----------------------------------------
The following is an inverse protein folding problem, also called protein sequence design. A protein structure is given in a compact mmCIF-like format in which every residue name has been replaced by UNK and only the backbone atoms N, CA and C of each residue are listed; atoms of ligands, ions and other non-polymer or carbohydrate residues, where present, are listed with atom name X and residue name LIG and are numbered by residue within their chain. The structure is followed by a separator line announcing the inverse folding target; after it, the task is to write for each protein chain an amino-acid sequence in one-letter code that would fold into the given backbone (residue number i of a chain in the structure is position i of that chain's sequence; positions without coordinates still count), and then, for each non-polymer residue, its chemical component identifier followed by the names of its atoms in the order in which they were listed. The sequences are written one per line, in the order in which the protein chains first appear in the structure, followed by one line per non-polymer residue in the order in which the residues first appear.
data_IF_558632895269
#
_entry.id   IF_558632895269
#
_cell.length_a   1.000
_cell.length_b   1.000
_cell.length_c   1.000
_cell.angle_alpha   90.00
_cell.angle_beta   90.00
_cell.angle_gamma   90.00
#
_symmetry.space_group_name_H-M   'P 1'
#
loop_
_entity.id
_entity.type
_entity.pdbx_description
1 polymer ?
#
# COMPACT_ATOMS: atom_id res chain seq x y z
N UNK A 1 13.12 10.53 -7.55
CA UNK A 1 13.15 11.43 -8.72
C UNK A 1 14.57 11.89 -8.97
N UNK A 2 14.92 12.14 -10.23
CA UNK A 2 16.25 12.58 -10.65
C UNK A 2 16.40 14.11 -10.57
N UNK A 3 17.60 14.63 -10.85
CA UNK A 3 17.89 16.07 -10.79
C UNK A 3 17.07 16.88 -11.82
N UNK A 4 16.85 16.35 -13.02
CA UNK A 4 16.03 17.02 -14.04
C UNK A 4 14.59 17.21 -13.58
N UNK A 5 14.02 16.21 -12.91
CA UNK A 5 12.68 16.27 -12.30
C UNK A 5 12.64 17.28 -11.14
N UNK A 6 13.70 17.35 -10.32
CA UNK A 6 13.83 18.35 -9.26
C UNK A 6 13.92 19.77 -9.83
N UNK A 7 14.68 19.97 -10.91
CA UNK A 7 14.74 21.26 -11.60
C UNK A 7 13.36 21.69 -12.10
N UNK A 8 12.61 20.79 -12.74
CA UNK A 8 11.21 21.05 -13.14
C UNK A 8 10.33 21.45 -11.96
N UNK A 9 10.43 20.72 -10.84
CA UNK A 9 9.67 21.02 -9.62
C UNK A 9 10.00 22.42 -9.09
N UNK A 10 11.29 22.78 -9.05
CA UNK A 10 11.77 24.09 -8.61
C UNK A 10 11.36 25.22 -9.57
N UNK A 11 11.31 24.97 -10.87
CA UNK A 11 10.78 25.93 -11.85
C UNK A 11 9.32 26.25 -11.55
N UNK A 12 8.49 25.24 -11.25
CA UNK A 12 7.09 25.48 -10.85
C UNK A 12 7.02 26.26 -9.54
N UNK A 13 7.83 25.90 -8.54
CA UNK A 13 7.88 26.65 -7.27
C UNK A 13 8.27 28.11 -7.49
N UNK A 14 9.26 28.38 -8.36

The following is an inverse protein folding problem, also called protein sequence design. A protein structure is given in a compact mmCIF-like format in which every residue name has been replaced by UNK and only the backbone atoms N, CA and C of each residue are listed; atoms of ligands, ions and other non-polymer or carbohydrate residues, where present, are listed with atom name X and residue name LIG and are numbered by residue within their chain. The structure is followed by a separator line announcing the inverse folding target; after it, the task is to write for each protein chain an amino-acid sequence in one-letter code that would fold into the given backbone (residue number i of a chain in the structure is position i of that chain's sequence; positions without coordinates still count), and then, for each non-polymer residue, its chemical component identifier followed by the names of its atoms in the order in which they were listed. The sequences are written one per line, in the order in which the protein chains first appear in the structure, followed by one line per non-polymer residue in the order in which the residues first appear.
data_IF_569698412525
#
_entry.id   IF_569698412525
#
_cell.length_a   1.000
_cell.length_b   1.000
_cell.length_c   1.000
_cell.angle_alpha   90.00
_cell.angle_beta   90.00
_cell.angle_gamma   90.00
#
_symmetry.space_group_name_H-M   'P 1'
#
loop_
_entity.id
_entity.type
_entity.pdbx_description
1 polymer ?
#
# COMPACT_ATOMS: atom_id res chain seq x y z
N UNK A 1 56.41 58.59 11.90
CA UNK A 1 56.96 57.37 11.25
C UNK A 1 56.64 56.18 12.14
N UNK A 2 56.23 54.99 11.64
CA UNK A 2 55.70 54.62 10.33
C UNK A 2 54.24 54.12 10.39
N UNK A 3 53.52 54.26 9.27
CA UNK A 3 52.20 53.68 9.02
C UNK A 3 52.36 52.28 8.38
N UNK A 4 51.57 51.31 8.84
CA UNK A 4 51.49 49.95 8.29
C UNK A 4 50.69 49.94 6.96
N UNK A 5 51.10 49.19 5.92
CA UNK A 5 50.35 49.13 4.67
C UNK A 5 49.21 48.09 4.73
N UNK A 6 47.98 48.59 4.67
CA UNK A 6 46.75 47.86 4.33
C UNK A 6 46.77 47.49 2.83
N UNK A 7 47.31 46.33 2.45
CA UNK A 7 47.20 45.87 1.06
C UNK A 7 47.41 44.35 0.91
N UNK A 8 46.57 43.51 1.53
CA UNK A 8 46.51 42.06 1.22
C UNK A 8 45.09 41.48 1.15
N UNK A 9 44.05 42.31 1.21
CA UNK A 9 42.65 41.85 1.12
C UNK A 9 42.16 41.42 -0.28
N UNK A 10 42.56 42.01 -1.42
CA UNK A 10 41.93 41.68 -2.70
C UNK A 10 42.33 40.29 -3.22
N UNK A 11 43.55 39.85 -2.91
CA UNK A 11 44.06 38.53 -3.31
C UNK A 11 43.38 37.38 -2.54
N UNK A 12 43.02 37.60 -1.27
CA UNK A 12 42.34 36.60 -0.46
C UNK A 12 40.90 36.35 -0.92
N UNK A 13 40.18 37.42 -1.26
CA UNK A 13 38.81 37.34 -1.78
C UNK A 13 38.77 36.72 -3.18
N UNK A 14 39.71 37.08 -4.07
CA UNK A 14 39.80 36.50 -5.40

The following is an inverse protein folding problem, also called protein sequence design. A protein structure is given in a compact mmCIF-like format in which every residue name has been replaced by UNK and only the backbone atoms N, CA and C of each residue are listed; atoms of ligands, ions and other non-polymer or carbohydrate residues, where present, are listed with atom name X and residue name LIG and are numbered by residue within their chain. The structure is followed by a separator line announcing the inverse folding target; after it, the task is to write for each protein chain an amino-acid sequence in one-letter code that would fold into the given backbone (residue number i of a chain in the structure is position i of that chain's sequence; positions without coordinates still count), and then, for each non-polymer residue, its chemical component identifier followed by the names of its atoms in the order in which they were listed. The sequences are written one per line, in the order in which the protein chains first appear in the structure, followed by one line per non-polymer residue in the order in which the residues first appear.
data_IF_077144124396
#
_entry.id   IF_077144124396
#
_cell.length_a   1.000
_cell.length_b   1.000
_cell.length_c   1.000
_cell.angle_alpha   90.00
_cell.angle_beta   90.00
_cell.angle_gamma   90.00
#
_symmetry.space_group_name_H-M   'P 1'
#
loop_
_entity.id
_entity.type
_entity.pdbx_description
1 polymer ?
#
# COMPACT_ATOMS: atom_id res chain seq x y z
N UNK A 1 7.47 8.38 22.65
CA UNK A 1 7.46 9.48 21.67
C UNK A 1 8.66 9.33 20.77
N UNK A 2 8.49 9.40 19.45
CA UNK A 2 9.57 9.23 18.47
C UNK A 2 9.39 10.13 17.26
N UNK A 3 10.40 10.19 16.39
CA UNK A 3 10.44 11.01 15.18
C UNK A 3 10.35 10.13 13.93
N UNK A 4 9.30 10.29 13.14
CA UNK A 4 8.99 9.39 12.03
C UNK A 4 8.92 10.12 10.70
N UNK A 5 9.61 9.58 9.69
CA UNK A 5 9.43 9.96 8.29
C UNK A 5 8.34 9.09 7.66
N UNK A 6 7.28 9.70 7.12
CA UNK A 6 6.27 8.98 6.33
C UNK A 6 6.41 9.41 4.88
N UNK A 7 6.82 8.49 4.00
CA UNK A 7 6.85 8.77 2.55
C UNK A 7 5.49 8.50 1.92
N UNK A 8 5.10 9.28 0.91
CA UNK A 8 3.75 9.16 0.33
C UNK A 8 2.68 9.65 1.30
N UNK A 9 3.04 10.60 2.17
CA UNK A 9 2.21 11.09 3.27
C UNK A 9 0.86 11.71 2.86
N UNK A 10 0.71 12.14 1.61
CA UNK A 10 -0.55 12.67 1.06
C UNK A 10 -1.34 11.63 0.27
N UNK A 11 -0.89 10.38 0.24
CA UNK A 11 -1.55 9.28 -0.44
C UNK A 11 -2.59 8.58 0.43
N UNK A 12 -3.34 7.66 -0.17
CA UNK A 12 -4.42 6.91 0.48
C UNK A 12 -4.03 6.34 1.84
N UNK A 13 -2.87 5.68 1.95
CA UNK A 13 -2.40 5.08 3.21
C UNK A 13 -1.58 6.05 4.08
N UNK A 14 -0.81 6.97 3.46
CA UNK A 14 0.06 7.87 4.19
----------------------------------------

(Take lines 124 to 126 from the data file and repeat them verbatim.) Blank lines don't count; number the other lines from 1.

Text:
The following is an inverse protein folding problem, also called protein sequence design. A protein structure is given in a compact mmCIF-like format in which every residue name has been replaced by UNK and only the backbone atoms N, CA and C of each residue are listed; atoms of ligands, ions and other non-polymer or carbohydrate residues, where present, are listed with atom name X and residue name LIG and are numbered by residue within their chain. The structure is followed by a separator line announcing the inverse folding target; after it, the task is to write for each protein chain an amino-acid sequence in one-letter code that would fold into the given backbone (residue number i of a chain in the structure is position i of that chain's sequence; positions without coordinates still count), and then, for each non-polymer residue, its chemical component identifier followed by the names of its atoms in the order in which they were listed. The sequences are written one per line, in the order in which the protein chains first appear in the structure, followed by one line per non-polymer residue in the order in which the residues first appear.
data_IF_077144124396
#